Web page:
We recommend using the Pool Flocculent Water Clarifier by Clorox. Using flocculent alone is effective if you only have a mild infestation of green algae. If the problem is more substantial, or you have a different type of algae in your swimming pool, we recommend going through all of the steps we have provided above to clean up your swimming pool.

Preventative Measures are Better than Cleaning the Pool

To round everything off, we are going to discuss a few tips on how you can prevent the problem from ever occurring in the first place. Remember that prevention is always the best cure. Keeping up with all the basics can go a long way in helping you make sure your swimming pool is algae-free.

Here are some of the basic tips and tricks to keeping your pool clear of algae infestation:

  • Maintain the pool chemistry, make sure you run the pool’s filtration system for at least eight hours each day, and you do not miss out on shocking the water from time to time.
  • Always make sure you thoroughly clean the pool equipment, floats, and toys before you let them get into the swimming pool. Keeping them clean can be as simple as a good wipe down with a bleach and water solution.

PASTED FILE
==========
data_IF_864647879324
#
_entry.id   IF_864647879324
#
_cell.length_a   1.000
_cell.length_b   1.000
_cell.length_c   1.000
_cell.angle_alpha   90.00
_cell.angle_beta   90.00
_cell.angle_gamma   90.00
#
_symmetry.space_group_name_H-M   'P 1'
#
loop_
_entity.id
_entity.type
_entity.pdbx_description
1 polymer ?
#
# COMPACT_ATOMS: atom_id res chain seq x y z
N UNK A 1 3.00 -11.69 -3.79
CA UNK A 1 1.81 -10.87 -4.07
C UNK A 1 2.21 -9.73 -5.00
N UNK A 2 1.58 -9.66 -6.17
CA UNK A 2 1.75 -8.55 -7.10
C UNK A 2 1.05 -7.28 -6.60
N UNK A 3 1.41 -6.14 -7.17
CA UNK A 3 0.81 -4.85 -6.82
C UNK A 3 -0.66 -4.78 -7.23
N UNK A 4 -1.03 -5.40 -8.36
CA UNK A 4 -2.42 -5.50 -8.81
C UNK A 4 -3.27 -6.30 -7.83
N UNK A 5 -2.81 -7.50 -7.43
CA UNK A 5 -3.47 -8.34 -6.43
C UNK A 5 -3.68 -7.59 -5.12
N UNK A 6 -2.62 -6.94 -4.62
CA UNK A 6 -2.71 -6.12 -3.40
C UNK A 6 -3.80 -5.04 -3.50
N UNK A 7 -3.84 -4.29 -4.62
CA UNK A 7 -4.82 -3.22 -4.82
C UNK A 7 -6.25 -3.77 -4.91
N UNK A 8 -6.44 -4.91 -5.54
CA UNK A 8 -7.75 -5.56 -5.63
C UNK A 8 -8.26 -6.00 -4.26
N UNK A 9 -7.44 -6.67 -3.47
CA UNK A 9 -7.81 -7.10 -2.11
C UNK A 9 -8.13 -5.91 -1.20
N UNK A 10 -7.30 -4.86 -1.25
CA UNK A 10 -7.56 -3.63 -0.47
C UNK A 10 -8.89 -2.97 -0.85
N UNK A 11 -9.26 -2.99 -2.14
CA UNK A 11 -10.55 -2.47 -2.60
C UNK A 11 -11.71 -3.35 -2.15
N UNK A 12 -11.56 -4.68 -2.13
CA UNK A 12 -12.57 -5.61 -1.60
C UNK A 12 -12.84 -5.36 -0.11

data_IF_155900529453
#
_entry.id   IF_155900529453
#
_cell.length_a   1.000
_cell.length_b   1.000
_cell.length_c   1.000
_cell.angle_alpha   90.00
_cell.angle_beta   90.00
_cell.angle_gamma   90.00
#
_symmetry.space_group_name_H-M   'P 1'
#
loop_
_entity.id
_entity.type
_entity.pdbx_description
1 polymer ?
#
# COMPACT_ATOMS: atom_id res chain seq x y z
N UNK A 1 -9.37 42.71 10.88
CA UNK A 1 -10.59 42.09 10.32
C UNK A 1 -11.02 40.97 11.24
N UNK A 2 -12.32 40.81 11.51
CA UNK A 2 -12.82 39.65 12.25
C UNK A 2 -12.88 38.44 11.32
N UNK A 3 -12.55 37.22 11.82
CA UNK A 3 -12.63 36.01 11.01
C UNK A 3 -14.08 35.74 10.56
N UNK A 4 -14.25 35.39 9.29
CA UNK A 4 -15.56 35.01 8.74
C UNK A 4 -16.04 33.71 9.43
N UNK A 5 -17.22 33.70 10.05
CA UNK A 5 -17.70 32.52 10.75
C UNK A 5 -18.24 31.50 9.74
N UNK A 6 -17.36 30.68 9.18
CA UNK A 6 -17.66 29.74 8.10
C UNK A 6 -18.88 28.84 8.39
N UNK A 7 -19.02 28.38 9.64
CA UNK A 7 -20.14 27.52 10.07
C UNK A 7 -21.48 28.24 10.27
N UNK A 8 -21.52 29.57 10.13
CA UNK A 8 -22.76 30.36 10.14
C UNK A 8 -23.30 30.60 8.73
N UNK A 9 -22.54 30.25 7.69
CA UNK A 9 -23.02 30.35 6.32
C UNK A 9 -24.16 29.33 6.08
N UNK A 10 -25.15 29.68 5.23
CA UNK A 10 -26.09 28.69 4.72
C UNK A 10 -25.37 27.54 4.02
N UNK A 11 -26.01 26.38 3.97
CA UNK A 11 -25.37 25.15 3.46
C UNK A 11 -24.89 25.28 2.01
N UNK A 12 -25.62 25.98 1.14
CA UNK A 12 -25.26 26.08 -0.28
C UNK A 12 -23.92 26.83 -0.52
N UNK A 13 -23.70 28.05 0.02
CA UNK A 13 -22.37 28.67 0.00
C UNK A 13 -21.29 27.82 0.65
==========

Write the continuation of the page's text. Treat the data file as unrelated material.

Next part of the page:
• Pool accessories are not the only way algae can find its way into your swimming pool. You should also make sure you sanitize the swimming suits before you let them into the pool. Swimming suits can get algae on them, especially if you went out on the beach and swam in seawater. Be sure to thoroughly wash your swimsuit before you bring it into the pool.
  • If the pool surface is old and needs resurfacing, you should not waste any time. Any cracks or etches on pool surfaces provide algae the perfect hiding place where it can grow. These places are difficult to clean. Resurfacing removes the hiding spots for algae and helps you prevent the start of an infestation.

Final Thoughts

A swimming pool algae problem is possible even if you are diligent in your efforts to prevent it and have everything under control. In humid locations, heavy winds can also blow algae into swimming pools. Algae spores can be introduced to water via a number of unavoidable sources.

When you see the first signs of an algal infestation, it’s crucial that you respond quickly. Ignoring the issue only makes it more difficult to fix in the long run.

If you’re having trouble swimming because of algae, we hope this information will help you get rid of it. Enjoy the water, everyone!